Young shipping tycoon David Bradley (played by Lyman Williams) contracts an infectious disease and unknowingly transmits it to his wife. Diane Sinclair plays the traumatized spouse. The Canadian Social Health Council (CSHC) was the sponsor of Damaged Lives, a feature film about venereal disease. Ulmer's first American film as director after starting his career in Germany, the film was completed in three weeks and opened in May, 1933 in Toronto. The CSHC boasted that Damaged Lives was the first Canadian picture to be produced in Hollywood and the first Hollywood picture to premiere in Canada. Intended as sexual education, not exploitation, Damaged Lives avoids harsh physiological depictions. It concentrates optimistically on hope provided by knowledge and discretion. Some of the humorously ambiguous dialogue, such as 'I didn't know. I didn't know. You must believe me. I didn't know!' (to imply "I have VD and so do you') is dated. Of course it was produced to make money for the struggling CSHC and the less altruistic Columbia Pictures. An extraordinary scene in the last reel illustrates the Dine Sinclair’s surprisingly fine acting ability. The poignant scene has very little dialogue, and proves to be a brief Ulmer gem of direction, lighting and camera movement. This is an 'A' scene in a 'B' movie with 'C' actors. Ulmer's capable direction and his chrome Art Deco sets are try to mitigate the less than stellar acting. The drama also functions as a show-and-tell with a legitimate clinical discussion by one of the doctors in the story. Originally, Damaged Lives lived had a ten minute supplementary filmed lecture following the feature. There were two versions produced--one for men and the other for women. Unfortunately, UCLA has not located the two reels. The New York State censors banned Damaged Lives for four years until the American Social Hygiene Association won the right to exhibit it. Damaged Livesimpressed a New York Times critic as 'the decisive stroke in the struggle to free discussion of venereal disease...' The same reviewer issued this alliterative verdict, '... it is forthright, frank, and unforgettable.' The film's timeless concern for education and compassion is hampered only by its budget. Sixty years later, sexual ignorance is still threatening. Indeed, a parallel urgency for awareness and research exists today"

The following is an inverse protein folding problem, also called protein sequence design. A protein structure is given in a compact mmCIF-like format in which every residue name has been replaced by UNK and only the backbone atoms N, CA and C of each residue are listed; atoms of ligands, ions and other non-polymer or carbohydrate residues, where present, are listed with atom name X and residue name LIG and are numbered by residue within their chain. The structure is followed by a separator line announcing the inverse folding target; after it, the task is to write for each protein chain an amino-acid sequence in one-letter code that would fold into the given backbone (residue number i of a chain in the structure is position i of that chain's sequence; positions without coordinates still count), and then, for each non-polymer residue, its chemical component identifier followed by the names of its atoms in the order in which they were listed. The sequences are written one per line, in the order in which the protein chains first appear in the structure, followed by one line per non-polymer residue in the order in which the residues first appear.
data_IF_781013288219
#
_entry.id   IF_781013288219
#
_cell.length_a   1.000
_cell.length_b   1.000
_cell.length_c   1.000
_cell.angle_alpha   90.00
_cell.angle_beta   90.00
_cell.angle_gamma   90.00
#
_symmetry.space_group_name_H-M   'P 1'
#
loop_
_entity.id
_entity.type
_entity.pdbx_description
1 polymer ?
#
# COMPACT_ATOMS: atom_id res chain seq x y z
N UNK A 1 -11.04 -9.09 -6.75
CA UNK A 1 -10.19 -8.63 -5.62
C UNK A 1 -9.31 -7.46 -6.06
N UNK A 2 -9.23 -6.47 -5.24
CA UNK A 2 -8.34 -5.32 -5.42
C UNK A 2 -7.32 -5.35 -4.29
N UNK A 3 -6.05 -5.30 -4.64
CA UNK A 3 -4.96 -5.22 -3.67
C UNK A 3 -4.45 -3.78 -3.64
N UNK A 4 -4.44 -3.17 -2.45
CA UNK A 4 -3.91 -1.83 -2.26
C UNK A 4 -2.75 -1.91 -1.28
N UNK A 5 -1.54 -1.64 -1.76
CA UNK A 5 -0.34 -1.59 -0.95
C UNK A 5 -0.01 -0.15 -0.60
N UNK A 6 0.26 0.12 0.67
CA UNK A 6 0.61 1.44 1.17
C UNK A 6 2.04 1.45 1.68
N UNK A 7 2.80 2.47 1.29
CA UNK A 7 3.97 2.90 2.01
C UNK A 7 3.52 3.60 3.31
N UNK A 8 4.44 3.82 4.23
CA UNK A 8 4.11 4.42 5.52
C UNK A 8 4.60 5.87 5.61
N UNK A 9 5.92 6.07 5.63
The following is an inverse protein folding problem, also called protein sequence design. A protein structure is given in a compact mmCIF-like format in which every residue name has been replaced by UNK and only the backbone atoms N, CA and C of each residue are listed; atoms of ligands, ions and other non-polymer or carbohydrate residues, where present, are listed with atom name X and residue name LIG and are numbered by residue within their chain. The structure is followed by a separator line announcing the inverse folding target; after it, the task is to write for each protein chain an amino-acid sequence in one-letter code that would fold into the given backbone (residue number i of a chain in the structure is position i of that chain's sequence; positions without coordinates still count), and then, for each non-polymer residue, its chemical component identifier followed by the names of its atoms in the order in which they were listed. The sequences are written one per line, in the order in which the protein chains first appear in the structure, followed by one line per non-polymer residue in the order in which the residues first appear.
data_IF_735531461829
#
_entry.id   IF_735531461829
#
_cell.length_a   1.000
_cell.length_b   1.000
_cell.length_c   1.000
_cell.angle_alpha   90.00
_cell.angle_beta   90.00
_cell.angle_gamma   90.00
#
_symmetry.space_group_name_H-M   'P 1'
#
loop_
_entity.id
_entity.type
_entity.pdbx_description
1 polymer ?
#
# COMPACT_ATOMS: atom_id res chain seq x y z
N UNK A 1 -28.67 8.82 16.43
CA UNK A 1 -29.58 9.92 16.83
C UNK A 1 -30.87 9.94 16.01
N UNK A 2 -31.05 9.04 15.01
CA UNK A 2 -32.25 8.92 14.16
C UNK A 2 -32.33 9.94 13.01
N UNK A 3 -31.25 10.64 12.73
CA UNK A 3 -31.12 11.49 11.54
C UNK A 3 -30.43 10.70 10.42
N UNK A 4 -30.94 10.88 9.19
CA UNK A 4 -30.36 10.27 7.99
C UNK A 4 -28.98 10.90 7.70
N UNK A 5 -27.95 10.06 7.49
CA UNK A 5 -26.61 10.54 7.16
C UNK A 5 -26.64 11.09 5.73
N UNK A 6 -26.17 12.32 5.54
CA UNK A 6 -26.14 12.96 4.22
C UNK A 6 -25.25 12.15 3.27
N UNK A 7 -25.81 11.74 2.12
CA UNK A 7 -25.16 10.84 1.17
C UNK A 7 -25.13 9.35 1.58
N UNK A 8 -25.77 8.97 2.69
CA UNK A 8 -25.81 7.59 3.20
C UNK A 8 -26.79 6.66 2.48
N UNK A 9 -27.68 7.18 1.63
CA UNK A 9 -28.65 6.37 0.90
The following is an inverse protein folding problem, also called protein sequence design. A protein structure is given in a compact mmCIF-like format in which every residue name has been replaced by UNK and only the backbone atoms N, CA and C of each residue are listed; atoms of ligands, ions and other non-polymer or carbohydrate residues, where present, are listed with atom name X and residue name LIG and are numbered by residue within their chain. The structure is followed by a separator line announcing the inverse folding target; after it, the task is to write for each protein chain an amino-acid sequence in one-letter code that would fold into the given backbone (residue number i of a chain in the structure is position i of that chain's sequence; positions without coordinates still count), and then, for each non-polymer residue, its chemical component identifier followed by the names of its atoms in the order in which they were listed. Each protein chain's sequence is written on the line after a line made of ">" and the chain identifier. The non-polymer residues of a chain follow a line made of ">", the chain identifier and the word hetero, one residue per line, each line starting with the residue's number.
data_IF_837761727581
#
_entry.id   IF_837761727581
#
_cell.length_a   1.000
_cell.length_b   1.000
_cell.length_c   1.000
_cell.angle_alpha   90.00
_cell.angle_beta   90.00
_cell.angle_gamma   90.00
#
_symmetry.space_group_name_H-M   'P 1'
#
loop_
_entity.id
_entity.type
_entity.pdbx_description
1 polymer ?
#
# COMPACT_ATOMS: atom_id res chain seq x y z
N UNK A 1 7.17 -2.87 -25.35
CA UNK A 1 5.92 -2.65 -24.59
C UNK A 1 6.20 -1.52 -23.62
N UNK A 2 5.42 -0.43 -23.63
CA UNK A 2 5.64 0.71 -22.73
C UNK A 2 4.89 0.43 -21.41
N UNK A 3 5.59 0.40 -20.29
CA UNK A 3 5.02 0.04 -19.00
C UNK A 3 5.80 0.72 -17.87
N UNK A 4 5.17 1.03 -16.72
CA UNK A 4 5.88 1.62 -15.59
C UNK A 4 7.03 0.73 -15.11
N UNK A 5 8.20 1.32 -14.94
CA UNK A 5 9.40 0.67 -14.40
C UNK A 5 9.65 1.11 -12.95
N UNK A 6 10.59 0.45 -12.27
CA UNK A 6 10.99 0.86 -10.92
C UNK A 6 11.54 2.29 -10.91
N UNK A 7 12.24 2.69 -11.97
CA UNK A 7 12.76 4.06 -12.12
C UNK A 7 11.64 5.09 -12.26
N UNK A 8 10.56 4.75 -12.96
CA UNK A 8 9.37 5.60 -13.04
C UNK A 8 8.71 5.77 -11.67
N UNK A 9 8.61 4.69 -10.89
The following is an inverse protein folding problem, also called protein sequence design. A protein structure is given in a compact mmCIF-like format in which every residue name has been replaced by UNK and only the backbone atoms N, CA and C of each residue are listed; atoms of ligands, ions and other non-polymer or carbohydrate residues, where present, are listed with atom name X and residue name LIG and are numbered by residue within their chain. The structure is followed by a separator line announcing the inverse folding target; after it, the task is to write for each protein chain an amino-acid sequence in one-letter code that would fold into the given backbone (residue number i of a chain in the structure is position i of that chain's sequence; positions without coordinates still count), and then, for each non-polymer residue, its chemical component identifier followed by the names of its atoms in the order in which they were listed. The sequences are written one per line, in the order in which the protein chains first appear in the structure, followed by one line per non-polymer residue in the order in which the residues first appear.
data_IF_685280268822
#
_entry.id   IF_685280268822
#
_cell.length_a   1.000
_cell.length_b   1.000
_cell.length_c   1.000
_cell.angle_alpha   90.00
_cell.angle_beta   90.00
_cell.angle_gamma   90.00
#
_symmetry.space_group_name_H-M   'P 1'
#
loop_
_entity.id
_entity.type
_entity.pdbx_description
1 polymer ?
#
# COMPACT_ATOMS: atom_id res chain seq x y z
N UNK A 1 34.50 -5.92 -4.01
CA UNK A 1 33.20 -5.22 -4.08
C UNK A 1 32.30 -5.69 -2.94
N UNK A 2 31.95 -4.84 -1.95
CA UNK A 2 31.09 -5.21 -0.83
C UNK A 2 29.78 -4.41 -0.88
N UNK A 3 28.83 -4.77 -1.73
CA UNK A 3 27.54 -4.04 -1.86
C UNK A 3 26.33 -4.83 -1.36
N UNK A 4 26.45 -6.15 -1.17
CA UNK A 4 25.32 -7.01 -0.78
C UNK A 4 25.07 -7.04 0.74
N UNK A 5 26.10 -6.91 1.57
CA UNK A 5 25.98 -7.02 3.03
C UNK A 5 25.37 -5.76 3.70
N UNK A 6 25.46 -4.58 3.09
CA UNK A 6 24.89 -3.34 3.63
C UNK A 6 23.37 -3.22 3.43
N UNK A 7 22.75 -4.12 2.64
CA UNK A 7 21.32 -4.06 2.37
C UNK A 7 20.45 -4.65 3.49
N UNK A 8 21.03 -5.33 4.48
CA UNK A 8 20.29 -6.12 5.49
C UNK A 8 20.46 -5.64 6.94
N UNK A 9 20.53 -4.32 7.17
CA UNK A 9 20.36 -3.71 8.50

Damaged Lives. 1933. USA. Director: Edgar G. Ulmer. Production: Weldon Pictures Corp.. Producer: J.J. Allen, Maxwell Cohn, Nat Cohn. Screenplay: Edgar G. Ulmer, Donald Davis. CinematographerL Allen G. Siegler. Editor: Otto Meyer. With Diane Sinclair, Lyman Williams, George Irving. DCP, b&w, 61 mins.
Hearst Metrotone News, Vol. 4, No. 252 (1933)
Dancing on the Moon (1935). Director: Dave Fleischer. Cartoon